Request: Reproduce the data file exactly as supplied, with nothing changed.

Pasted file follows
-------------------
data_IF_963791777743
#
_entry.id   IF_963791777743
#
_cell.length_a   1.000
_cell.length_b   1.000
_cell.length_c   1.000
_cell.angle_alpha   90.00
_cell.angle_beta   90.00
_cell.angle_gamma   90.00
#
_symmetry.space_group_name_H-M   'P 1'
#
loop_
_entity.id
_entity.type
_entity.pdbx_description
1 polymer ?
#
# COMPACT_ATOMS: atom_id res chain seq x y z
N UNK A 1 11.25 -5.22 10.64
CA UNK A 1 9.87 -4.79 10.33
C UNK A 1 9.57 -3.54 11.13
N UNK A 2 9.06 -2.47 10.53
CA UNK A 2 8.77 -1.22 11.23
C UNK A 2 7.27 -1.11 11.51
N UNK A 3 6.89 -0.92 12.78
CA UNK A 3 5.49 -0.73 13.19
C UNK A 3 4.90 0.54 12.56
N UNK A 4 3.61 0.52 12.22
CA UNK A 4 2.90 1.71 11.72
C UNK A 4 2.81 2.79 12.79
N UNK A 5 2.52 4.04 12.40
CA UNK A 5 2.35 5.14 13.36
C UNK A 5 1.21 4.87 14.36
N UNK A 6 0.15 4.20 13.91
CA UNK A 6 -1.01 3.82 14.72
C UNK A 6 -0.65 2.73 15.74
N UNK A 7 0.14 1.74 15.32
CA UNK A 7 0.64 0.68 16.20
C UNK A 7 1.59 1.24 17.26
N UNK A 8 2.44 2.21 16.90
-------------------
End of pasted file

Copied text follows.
data_IF_963791777743
#
_entry.id   IF_963791777743
#
_cell.length_a   1.000
_cell.length_b   1.000
_cell.length_c   1.000
_cell.angle_alpha   90.00
_cell.angle_beta   90.00
_cell.angle_gamma   90.00
#
_symmetry.space_group_name_H-M   'P 1'
#
loop_
_entity.id
_entity.type
_entity.pdbx_description
1 polymer ?
#
# COMPACT_ATOMS: atom_id res chain seq x y z
N UNK A 1 11.25 -5.22 10.64
CA UNK A 1 9.87 -4.79 10.33
C UNK A 1 9.57 -3.54 11.13
N UNK A 2 9.06 -2.47 10.53
CA UNK A 2 8.77 -1.22 11.23
C UNK A 2 7.27 -1.11 11.51
N UNK A 3 6.89 -0.92 12.78
CA UNK A 3 5.49 -0.73 13.19
C UNK A 3 4.90 0.54 12.56
N UNK A 4 3.61 0.52 12.22
CA UNK A 4 2.90 1.71 11.72
C UNK A 4 2.81 2.79 12.79
N UNK A 5 2.52 4.04 12.40
CA UNK A 5 2.35 5.14 13.36
C UNK A 5 1.21 4.87 14.36
N UNK A 6 0.15 4.20 13.91
CA UNK A 6 -1.01 3.82 14.72
C UNK A 6 -0.65 2.73 15.74
N UNK A 7 0.14 1.74 15.32
CA UNK A 7 0.64 0.68 16.20
C UNK A 7 1.59 1.24 17.26
N UNK A 8 2.44 2.21 16.90